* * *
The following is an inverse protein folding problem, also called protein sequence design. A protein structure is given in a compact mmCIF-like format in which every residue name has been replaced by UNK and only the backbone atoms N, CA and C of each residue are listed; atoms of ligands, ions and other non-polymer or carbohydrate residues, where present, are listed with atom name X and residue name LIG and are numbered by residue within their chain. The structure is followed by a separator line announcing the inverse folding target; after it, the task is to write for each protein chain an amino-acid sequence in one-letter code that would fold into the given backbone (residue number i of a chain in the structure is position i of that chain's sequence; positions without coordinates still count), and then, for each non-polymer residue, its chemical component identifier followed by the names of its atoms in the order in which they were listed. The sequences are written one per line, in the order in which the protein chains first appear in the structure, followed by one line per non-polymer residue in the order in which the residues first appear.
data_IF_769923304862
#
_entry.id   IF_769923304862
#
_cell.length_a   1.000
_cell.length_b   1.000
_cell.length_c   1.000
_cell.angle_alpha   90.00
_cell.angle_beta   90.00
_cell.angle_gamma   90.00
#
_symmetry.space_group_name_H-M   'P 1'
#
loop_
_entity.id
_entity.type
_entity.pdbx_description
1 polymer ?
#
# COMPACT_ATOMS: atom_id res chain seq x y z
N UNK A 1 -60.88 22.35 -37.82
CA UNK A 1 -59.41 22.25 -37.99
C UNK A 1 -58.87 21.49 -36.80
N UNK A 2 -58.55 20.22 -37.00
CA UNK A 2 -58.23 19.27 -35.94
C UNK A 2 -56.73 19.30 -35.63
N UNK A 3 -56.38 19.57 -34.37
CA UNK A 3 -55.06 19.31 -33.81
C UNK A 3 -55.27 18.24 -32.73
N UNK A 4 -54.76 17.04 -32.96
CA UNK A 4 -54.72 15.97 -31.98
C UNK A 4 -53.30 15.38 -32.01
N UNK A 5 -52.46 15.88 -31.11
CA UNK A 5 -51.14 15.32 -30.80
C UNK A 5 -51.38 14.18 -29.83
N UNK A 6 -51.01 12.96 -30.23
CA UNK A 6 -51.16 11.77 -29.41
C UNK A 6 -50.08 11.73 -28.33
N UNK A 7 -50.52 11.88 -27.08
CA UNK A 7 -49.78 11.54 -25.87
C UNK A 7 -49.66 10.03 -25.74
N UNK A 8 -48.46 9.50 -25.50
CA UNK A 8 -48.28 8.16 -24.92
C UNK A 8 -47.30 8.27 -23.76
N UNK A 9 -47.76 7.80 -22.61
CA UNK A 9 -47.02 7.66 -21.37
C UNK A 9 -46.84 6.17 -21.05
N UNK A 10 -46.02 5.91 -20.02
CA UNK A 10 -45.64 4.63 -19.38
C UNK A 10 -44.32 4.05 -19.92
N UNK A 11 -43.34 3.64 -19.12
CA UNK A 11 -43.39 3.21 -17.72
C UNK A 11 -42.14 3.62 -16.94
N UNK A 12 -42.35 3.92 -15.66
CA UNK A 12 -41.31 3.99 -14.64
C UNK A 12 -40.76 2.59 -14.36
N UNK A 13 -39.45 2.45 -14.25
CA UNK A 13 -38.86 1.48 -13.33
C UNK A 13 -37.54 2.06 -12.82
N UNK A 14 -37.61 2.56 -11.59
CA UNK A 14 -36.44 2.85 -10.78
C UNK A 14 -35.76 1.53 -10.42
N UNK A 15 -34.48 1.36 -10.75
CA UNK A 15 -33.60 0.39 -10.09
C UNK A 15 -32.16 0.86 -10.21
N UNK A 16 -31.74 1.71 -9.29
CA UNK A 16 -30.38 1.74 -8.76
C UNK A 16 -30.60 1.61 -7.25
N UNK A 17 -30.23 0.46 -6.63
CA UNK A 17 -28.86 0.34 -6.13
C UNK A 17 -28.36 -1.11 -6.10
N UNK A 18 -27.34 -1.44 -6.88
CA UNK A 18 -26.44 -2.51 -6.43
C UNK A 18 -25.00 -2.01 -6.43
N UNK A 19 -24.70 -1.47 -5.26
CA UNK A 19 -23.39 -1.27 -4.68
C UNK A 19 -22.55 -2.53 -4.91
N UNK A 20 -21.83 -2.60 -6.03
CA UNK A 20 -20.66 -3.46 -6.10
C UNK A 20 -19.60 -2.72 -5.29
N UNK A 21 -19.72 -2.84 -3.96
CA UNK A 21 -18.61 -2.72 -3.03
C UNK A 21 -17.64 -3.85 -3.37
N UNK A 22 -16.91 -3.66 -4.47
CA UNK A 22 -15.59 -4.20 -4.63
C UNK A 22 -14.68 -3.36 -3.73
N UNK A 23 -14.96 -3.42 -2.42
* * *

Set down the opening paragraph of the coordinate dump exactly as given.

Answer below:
The following is an inverse protein folding problem, also called protein sequence design. A protein structure is given in a compact mmCIF-like format in which every residue name has been replaced by UNK and only the backbone atoms N, CA and C of each residue are listed; atoms of ligands, ions and other non-polymer or carbohydrate residues, where present, are listed with atom name X and residue name LIG and are numbered by residue within their chain. The structure is followed by a separator line announcing the inverse folding target; after it, the task is to write for each protein chain an amino-acid sequence in one-letter code that would fold into the given backbone (residue number i of a chain in the structure is position i of that chain's sequence; positions without coordinates still count), and then, for each non-polymer residue, its chemical component identifier followed by the names of its atoms in the order in which they were listed. The sequences are written one per line, in the order in which the protein chains first appear in the structure, followed by one line per non-polymer residue in the order in which the residues first appear.